Mental Health of young immigrants through the analysis of the short movie Skin Deep
Skin Deep is the title of a short movie presented for the “Equilibrium, self harmony” an organization that promotes awareness of self injury (SI), by educating; offering help to people that harm themselves. Skin deep shows the story of a Pakistani boy living in Britain, who has been psychologically affected for being bullied when he was a child. Self-harming, cutting his hair until bleeding, or treating himself with disrespect for his Pakistani origins are only his ways of releasing his frustration and his anger.
It is proved that SI phenomenon is popular especially amongst young people that tend to harm themselves pain and wounds.
Reasons of performing self-injuries are led to psychological issues that obviously are related to the vulnerability of the person and thus, his/her particular emotional and mental state. The mental state of young expatriates, immigrants, or of people belonging to a nationality other than the local one deserves particular attention from the family, and social environment. It is crucial to understand the cultural diversity, political, environmental and social factors that might impact the lives of young people. Especially the young are an easy target to be bullied for their cultural origins and especially initial reactions might be: physical isolation, transnational friction, ethnic rivalries sense of separation from their home all led to psychiatric disorders, vulnerability to trauma, stress and depression.
Important elements can be encountered in the short movie which explains very well the final self- injury gesture of the main character. First of all the stereotyping versus national English features: in the first part of the short English people are represented by emphasising national features, the British nationalist poster or the lighter with the English flag; opposite to it are the element of stereotyping, for instance the jokes of the comedian, the people that look at the Pakistan boy while he enters to the pub, and the jokes over the little Pakistan sister.
Secondly the acculturation pressure: The Pakistan boy wants to be accepted by the English group therefore he has to behave as they do, talking in the way they do. The emphasis on the Pakistan guy’s hair is significant all over the short. The hair, in fact, mark the difference between the two cultures therefore, the gesture of cutting them results to be the ultimate level of his cultural psychosis and it represents the fulfilment of achieving “Britishness. The acculturation pressure is clear also when he rejects his own culture, for instance when he asks to his sister to walk before him, when he does not accept his sister’s gift with regard, when he does not admit to be Pakistan and even more when he turns to be very aggressive with other two Pakistani guys or the Chico at the window. His behaviour with the English is clearly a result of an escalation of psychological pressures he felt from 1. his own culture: for instance in the shot of the father that recommends for being carful, or also in the shot of his family wearing traditional clothes 2. English culture: memories of being bullied are particularly affective on his psyche.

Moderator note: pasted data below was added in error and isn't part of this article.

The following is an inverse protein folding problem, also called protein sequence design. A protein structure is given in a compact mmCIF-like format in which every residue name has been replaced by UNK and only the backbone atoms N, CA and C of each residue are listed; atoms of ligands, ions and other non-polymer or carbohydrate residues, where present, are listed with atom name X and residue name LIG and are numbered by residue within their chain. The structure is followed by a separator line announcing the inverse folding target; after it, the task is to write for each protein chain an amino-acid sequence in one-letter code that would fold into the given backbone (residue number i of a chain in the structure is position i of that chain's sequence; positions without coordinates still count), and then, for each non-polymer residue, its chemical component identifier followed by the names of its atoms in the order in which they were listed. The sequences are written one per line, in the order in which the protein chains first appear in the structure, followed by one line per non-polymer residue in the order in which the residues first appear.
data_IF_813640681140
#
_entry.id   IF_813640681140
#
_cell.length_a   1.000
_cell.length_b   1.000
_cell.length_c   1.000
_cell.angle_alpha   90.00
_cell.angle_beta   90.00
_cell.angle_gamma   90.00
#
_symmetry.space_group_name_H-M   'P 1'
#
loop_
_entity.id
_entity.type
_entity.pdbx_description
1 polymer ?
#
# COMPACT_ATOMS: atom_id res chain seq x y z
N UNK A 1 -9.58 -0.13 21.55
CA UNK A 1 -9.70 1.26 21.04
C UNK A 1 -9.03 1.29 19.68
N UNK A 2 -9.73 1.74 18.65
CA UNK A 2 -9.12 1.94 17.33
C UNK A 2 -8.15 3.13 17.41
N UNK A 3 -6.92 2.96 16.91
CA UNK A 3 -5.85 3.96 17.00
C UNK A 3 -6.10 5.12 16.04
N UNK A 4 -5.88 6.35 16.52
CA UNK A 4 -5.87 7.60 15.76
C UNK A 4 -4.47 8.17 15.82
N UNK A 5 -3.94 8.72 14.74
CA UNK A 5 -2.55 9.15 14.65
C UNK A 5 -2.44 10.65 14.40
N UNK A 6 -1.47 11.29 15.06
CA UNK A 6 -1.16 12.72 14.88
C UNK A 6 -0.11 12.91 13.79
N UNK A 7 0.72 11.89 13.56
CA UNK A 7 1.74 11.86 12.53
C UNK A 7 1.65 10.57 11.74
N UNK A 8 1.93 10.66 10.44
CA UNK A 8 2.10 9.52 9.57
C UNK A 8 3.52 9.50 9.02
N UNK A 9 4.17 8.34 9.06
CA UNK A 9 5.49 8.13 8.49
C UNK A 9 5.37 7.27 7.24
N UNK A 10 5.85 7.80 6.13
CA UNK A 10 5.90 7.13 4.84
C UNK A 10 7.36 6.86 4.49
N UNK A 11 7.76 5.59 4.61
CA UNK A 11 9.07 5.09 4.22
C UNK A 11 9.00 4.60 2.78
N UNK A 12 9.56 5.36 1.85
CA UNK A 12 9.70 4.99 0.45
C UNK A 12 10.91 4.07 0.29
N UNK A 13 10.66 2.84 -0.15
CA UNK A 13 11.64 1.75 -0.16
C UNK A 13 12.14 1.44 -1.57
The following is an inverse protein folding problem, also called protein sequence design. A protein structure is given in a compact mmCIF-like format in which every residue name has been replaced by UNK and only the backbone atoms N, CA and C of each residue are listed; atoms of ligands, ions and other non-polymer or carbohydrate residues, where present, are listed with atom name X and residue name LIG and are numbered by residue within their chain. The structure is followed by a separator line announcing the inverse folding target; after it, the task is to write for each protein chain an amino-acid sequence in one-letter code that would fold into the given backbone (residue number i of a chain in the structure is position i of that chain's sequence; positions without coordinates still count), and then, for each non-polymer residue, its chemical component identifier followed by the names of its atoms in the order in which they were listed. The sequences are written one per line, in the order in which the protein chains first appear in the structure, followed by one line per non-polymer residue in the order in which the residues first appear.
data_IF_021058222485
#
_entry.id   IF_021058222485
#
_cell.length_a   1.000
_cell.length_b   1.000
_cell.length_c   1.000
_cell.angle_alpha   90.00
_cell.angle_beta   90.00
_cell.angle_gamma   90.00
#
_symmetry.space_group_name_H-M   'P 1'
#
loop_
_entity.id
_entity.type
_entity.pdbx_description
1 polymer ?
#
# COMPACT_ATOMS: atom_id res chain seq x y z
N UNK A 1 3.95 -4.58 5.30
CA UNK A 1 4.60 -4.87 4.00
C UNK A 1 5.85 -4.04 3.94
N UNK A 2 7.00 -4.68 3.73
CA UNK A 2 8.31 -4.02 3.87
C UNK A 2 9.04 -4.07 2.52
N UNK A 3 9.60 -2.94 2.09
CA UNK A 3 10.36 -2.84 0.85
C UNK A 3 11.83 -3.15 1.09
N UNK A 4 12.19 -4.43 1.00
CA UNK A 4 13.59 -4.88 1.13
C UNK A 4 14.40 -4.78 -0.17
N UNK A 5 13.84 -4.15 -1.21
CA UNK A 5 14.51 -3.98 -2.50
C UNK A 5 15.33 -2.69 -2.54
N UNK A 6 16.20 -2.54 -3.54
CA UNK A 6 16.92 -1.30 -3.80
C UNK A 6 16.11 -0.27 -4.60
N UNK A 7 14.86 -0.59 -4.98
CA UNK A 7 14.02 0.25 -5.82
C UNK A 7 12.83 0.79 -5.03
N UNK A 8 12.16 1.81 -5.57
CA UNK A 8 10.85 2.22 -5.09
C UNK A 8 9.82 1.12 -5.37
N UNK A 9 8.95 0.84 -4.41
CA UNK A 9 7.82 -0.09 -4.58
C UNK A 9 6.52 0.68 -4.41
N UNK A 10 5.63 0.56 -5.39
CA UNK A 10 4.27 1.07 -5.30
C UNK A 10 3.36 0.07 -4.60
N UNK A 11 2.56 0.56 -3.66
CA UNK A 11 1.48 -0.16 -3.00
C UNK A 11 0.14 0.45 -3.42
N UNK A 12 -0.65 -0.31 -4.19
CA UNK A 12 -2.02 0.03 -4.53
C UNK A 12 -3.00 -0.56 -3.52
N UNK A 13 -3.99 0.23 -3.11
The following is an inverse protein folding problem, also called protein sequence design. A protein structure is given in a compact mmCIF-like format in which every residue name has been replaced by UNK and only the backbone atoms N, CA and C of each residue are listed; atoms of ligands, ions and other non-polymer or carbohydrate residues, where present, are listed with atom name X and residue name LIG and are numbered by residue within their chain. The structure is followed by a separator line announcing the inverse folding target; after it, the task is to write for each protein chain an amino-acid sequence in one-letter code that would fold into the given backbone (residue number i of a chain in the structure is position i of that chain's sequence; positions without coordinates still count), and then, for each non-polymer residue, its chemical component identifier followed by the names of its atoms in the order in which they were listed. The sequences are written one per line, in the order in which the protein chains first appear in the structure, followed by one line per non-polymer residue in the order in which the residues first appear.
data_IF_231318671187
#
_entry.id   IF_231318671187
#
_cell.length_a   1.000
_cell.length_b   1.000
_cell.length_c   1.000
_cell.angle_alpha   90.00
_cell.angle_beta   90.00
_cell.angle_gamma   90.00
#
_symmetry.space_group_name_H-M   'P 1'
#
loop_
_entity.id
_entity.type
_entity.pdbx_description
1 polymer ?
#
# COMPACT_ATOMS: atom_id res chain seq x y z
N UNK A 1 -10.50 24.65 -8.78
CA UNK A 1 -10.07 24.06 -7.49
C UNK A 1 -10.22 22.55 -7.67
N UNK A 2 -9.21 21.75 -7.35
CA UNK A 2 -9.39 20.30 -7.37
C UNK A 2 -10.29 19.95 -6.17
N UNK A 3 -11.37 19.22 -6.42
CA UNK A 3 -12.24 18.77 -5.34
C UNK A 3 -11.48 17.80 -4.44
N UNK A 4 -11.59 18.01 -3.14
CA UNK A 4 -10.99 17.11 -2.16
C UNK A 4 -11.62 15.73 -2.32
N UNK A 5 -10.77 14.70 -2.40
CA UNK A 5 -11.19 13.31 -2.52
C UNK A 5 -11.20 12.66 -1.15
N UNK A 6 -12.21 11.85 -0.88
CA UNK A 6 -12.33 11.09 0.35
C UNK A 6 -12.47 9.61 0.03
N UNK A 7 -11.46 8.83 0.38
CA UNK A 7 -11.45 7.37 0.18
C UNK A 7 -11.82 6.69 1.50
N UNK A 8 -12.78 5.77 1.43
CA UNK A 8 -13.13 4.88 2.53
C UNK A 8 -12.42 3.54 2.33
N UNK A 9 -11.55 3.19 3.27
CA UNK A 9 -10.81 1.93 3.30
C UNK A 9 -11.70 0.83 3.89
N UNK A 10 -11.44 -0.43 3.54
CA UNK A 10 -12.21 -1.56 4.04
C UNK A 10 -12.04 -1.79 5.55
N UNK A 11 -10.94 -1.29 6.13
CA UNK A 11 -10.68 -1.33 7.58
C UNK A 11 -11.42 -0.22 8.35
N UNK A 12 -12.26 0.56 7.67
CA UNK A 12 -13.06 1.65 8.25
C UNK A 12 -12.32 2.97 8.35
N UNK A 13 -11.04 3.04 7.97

The ultimate gesture of shaving his head until bleeding and yelling at his image reflected in the mirror represent the extreme frustration of a young boy who cannot integrate himself easily in the English society, who copes with his own identity by rejecting it, rejecting his cultural origins, his traditions, his past and developing a form of “Self-hate” sentiment. He feels extremely lonely, isolated, sad, and trapped in a reality who he does not belong to but that he pretends to enjoy by committing violence to himself. Provoking himself wounds seems to be the only way to release his anger and frustration, the personal punishment is considered the final payment for being a minority, for being a “Paki”, the material action to blame himself for who he is. Now, the short movie illustrates very well a sad reality that multicultural society has to deal with. Melting pot of cultures has also its own risks that have to be prevented in order to guarantee the health and well being of expatriates, especially of young people. The mental health of expatriates has to be considered with high regard by family or health care system since consequences, especially amongst young people, are clearly alarming. It is proven that either in the U.S. or in Europe young expatriates are likely exposed of illicit drugs, alcohol, developing stress and depression due to loneliness, isolation, exclusion or rejection. Thus, it is relevant to implement strategies to educate families about the possible risks of their young children, to bridge the communication between families and health care. Some mental disorders are completely hidden because of uncertainty, or mistrust towards the health system, or because of lack of information. An American report estimated a consistency of depression amongst young immigrant Latinos; problems of bipolar disorders seem to be very common and often not well treated since childhood because they are not even diagnostic. The frustration of an expatriate has to be met on time before transforming it in worse depression resulting in alcohol abuse, illegal drug addiction, or in physical actions such as self-injuries or even suicide.
HSE Ireland National Intercultural Health Strategy 2007-2012 and in Metal Health In Ireland: Awareness and Attitudes’s reports entail requirements and attentions to the mental health of expatriates especially of refugees and asylum seekers, to develop the cultural competence of medical staff in this specific field. Meeting the mental needs also of non-Irish people is a challenging task, significant to enhance a peaceful and effective integration of expatriates.